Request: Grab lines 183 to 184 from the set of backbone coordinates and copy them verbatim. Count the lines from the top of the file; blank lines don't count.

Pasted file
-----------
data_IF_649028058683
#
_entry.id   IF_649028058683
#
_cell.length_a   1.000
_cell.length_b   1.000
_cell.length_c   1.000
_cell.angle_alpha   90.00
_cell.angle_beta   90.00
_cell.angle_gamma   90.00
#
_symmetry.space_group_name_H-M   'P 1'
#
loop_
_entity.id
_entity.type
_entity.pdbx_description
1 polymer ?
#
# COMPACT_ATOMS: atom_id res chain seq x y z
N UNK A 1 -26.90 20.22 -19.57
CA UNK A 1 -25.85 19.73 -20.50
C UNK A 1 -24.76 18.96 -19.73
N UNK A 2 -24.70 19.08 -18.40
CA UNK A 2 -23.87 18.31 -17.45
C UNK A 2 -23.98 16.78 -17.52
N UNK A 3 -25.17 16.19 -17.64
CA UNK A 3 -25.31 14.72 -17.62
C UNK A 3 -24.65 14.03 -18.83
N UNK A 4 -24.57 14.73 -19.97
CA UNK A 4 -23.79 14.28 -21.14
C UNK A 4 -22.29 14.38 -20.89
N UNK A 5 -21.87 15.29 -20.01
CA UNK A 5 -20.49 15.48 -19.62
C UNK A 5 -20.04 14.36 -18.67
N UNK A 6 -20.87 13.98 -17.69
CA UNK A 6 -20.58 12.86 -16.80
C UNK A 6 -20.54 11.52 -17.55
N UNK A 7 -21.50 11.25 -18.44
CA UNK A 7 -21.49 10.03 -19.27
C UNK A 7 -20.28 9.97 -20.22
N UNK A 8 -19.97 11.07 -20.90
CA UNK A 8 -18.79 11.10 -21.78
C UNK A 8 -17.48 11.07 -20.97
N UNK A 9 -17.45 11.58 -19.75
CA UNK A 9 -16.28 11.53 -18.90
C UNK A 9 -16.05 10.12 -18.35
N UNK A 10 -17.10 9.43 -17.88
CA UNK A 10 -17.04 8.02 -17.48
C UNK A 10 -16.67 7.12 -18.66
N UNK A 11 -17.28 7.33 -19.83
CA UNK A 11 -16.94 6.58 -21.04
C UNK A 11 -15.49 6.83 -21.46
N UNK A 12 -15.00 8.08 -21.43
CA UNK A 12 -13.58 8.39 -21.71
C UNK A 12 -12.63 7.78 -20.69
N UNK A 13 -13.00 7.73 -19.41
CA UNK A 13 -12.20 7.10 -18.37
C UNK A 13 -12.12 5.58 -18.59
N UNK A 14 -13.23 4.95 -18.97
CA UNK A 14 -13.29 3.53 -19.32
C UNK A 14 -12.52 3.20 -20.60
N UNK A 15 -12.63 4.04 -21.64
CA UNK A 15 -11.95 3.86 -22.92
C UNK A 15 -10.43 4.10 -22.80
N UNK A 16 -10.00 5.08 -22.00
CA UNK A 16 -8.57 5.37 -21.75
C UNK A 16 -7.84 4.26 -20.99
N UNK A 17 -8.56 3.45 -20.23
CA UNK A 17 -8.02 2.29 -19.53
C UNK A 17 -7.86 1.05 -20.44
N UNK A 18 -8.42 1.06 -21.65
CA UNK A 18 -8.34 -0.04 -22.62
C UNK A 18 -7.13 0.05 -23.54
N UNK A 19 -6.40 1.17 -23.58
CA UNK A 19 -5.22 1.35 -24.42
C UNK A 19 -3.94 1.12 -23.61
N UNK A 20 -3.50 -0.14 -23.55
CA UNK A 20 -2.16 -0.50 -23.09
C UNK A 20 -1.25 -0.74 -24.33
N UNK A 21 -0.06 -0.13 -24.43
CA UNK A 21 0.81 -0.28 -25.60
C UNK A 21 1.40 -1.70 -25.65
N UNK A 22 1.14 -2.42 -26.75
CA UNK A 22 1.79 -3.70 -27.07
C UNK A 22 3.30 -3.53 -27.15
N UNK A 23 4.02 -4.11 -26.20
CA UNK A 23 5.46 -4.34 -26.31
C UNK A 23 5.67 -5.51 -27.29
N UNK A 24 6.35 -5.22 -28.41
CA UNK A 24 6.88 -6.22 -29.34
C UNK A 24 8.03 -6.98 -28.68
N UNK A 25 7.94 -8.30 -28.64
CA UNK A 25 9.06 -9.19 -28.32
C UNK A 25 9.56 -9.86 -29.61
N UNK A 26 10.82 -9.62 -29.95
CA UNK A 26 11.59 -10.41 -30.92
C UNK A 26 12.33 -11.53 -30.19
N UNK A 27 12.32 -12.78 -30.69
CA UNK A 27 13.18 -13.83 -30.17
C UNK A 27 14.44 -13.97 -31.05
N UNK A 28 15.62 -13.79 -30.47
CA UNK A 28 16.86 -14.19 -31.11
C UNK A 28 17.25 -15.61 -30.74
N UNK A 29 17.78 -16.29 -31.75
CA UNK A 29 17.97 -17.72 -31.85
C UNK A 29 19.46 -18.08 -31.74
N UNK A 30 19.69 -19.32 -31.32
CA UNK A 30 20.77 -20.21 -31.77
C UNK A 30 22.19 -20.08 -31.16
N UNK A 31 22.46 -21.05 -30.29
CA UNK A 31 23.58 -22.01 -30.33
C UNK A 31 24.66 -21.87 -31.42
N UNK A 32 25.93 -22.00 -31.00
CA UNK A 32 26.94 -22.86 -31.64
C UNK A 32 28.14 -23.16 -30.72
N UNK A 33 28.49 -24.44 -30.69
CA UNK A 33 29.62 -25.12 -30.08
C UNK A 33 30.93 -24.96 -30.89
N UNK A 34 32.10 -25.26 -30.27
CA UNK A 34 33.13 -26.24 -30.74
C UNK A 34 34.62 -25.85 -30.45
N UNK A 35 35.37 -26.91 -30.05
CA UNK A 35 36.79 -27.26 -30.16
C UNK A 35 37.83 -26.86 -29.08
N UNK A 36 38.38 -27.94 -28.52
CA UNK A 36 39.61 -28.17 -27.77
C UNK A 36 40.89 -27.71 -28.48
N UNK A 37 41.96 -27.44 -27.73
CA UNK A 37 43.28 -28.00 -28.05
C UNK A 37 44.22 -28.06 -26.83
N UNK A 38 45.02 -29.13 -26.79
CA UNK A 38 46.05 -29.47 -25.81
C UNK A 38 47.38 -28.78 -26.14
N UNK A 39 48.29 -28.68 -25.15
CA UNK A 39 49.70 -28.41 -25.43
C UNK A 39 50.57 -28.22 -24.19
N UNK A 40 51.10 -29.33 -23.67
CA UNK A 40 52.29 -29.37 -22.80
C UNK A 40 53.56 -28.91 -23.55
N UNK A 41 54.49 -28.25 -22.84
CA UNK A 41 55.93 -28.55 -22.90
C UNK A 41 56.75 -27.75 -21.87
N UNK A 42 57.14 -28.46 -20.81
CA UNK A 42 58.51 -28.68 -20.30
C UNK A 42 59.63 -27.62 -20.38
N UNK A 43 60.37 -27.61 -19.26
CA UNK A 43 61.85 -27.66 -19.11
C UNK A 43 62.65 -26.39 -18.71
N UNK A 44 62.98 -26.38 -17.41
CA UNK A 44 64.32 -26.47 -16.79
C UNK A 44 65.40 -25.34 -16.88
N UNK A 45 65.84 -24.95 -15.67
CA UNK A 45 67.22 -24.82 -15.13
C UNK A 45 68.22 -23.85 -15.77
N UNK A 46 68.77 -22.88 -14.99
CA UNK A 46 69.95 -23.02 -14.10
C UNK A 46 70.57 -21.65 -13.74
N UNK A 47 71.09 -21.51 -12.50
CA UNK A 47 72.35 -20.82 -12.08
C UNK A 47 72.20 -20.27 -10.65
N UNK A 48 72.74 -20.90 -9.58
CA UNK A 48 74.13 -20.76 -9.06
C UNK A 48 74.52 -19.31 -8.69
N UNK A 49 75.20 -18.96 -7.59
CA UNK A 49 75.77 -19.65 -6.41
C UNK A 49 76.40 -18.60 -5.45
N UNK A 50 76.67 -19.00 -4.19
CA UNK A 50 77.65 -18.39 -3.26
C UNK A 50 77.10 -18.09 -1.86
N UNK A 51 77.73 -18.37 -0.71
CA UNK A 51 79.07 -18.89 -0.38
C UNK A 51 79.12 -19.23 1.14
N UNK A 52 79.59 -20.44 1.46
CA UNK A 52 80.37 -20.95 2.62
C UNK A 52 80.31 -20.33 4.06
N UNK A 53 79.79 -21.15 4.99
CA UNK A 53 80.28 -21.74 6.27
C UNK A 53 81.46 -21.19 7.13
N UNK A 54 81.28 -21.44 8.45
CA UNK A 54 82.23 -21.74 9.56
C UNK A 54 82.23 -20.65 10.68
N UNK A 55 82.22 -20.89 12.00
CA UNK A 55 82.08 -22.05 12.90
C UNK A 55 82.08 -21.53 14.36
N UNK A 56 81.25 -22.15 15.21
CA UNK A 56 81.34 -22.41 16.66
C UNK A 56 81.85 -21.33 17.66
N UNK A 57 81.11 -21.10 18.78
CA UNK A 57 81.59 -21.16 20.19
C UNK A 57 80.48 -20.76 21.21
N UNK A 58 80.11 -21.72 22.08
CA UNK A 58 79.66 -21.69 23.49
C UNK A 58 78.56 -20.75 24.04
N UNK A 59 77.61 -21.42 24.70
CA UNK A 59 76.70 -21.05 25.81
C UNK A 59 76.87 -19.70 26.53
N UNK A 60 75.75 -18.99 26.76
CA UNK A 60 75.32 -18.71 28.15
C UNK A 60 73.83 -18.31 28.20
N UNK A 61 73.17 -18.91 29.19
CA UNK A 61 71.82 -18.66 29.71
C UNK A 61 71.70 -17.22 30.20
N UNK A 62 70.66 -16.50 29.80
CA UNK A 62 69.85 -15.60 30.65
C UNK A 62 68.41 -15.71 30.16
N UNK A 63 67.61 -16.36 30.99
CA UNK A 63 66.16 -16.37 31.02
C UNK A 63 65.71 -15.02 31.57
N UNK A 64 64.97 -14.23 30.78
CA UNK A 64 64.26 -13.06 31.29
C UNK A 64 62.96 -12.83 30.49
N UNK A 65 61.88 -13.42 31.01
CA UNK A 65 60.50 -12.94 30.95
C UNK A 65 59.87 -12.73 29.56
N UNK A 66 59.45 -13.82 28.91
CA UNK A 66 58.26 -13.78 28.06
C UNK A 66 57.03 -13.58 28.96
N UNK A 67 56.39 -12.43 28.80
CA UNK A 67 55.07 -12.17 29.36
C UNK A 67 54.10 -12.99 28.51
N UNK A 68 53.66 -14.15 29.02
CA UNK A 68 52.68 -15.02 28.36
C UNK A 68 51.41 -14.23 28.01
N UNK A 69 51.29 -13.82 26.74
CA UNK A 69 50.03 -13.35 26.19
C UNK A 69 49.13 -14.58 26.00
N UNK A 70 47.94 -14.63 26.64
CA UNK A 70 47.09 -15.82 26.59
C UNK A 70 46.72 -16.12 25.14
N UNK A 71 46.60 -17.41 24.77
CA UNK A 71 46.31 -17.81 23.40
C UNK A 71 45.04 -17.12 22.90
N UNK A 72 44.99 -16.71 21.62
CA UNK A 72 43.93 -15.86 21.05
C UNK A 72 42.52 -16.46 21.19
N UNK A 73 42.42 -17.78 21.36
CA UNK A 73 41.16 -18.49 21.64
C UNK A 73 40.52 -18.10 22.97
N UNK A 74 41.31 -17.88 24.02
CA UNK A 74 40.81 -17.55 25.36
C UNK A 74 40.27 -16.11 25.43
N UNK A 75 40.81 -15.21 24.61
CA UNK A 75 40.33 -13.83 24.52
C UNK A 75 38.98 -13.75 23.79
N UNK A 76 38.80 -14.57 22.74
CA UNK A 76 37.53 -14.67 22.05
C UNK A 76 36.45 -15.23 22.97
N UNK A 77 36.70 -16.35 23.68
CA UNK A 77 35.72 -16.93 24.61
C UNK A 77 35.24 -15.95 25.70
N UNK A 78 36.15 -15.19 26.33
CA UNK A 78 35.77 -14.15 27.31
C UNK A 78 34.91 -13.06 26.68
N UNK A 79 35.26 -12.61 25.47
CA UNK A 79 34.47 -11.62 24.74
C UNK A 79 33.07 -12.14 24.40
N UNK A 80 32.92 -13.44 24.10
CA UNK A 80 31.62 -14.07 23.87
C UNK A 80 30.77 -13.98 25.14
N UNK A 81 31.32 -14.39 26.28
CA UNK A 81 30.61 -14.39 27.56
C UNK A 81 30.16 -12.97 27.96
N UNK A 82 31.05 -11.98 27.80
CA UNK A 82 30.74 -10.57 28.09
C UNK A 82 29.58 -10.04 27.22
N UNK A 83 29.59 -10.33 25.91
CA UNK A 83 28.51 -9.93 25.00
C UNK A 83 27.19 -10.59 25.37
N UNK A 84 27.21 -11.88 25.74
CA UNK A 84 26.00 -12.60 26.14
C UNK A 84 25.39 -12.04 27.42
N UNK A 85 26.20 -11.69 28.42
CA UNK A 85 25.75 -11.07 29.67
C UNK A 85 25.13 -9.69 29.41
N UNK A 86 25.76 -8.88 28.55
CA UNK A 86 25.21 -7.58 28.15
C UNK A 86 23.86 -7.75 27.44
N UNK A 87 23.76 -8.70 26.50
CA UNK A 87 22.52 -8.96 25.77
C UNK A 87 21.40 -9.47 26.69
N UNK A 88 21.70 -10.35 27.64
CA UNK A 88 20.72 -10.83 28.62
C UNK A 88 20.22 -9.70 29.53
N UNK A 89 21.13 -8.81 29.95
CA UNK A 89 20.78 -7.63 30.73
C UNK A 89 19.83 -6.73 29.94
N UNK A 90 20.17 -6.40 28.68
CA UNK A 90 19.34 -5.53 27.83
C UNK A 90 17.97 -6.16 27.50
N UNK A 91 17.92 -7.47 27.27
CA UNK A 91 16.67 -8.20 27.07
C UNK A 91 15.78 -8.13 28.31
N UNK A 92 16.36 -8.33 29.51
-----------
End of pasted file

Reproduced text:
N UNK A 55 82.22 -20.89 12.00
CA UNK A 55 82.08 -22.05 12.90